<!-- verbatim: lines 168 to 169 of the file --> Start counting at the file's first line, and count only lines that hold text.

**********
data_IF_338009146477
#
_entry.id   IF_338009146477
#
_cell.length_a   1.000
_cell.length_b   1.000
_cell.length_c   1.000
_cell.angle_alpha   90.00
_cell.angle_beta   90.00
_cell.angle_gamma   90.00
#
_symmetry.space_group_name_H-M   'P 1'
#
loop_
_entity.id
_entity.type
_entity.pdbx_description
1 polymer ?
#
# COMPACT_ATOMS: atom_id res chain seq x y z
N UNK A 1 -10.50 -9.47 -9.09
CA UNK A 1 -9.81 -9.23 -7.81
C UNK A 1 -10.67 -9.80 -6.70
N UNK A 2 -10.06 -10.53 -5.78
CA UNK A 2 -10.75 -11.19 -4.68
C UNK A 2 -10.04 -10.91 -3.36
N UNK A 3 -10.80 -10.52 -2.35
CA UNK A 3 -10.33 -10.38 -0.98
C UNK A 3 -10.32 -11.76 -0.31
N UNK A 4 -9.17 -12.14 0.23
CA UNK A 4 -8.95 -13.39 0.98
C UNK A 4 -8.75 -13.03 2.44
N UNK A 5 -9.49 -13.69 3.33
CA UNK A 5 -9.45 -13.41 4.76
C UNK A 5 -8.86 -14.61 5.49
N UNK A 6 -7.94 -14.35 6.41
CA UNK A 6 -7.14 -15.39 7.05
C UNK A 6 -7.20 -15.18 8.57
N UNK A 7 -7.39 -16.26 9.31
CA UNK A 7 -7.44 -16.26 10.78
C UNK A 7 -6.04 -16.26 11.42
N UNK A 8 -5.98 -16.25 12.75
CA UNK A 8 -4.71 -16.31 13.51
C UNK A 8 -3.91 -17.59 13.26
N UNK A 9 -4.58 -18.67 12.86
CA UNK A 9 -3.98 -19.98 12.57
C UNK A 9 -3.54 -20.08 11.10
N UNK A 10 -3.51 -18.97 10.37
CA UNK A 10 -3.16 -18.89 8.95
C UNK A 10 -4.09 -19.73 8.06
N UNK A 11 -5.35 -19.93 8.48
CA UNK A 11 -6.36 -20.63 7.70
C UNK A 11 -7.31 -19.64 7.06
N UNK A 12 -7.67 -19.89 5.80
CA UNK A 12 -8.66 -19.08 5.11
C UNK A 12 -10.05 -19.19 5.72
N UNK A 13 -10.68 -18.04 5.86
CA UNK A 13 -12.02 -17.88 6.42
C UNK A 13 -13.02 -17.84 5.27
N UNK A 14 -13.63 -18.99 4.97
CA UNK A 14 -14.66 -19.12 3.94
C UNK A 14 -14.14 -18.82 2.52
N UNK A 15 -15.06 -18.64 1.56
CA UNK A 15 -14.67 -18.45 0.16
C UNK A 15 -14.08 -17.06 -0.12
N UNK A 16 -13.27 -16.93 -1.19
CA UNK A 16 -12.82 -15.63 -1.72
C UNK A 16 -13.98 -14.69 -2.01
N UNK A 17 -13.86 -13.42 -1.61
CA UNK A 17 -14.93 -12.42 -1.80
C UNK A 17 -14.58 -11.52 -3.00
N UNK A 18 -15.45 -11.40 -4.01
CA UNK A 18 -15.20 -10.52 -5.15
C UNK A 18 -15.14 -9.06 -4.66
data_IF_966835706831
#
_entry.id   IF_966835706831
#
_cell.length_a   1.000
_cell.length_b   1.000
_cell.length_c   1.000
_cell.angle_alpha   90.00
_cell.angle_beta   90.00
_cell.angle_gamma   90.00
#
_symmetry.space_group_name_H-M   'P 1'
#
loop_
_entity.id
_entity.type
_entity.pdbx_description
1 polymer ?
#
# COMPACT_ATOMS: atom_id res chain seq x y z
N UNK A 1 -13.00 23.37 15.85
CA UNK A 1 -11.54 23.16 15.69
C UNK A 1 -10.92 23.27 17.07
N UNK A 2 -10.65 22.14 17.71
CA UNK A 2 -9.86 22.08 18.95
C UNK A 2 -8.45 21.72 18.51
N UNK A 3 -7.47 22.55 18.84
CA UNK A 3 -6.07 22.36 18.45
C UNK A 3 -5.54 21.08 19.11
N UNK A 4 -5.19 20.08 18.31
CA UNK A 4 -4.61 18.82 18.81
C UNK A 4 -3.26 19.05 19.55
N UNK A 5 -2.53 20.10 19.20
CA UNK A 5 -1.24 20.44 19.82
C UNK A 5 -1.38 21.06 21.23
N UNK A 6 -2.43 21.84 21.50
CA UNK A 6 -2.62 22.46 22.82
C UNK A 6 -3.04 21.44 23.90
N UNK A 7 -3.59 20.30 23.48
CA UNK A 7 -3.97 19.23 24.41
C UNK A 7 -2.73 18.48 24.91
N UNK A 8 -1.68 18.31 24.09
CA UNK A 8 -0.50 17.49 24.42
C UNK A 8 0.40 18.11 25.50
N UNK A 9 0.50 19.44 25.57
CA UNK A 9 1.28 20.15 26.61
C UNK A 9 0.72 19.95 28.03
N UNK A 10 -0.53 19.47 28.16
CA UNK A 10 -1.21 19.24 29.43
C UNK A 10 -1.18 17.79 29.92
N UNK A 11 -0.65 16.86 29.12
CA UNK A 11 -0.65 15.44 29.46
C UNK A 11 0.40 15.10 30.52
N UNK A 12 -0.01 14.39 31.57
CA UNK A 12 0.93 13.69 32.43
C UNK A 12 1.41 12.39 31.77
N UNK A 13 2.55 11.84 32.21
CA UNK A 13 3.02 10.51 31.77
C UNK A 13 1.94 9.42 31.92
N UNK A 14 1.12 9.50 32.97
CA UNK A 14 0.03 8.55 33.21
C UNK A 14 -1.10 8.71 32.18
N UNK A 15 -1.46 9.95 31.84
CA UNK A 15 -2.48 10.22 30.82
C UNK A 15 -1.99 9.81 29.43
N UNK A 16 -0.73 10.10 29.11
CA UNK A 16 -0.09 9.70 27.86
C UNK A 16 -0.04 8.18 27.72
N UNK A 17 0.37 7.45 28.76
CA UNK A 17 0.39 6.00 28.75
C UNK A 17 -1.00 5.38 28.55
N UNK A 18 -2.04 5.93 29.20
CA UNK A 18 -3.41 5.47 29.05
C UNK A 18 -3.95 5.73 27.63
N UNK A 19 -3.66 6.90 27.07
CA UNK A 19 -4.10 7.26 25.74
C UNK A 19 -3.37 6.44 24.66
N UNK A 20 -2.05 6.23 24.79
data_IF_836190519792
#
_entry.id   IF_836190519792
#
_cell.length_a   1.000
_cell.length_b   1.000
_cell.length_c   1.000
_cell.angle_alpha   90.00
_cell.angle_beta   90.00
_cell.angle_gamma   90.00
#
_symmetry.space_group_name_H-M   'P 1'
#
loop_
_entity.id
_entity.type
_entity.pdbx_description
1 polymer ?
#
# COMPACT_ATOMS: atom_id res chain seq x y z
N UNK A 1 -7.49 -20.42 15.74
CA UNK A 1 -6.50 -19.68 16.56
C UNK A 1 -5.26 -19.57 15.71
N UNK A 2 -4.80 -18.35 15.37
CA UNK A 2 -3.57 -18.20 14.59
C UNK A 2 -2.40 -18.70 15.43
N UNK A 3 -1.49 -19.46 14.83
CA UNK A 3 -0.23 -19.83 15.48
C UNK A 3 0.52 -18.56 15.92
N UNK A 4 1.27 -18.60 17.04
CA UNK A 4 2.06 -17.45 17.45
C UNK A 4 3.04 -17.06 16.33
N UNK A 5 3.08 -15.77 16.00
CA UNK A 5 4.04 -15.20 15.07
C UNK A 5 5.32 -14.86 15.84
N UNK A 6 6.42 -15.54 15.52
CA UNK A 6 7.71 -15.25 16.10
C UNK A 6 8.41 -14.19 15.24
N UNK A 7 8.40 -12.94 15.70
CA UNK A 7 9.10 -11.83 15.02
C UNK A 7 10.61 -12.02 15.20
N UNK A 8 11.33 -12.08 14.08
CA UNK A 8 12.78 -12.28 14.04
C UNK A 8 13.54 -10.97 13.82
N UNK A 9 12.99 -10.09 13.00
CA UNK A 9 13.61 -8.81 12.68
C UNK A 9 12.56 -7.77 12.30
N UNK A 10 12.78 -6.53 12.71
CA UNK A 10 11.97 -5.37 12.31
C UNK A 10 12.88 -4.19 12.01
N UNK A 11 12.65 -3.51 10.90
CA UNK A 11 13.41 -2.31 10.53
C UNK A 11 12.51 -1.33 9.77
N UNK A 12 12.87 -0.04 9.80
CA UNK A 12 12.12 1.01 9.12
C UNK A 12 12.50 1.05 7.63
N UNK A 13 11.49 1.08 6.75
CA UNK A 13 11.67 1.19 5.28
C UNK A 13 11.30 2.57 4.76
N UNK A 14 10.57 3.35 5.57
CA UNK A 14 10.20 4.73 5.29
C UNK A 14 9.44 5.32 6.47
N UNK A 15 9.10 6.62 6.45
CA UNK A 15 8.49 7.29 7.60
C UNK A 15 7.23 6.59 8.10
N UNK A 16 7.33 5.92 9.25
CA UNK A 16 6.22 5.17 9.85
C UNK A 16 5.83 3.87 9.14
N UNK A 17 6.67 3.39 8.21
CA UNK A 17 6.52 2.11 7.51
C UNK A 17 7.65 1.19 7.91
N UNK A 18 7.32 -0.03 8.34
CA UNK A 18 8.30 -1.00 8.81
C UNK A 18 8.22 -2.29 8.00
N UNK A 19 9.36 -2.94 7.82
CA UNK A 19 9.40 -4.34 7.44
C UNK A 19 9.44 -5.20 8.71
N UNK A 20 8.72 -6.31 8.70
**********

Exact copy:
_entity.type
_entity.pdbx_description